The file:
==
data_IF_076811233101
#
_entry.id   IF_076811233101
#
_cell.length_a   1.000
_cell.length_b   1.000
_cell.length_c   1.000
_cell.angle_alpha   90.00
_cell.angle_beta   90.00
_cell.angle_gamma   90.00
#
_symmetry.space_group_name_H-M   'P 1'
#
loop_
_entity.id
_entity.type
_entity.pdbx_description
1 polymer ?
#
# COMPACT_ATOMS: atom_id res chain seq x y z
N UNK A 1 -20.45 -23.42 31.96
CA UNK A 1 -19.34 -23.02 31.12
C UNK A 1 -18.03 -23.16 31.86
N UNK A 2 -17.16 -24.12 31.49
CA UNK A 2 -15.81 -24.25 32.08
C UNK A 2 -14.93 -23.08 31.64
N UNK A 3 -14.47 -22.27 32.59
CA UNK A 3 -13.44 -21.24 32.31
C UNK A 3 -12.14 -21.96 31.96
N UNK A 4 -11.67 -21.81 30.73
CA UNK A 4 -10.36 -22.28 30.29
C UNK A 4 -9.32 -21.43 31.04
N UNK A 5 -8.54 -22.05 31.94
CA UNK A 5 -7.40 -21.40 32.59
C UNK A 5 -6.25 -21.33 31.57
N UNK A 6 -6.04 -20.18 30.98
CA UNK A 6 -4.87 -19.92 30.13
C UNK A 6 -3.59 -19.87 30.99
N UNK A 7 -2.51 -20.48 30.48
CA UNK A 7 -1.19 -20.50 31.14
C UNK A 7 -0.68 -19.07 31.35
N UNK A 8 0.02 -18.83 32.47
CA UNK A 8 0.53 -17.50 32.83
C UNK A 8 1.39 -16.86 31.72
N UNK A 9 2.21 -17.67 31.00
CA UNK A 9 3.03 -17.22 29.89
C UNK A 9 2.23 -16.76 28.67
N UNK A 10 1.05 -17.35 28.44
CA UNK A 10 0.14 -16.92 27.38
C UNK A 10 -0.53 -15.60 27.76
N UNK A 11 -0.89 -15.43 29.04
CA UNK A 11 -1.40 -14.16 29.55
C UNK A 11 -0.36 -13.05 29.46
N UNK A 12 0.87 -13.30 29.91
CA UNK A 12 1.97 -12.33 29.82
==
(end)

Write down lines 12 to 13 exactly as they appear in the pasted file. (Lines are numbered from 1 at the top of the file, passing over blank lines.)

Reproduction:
_symmetry.space_group_name_H-M   'P 1'
#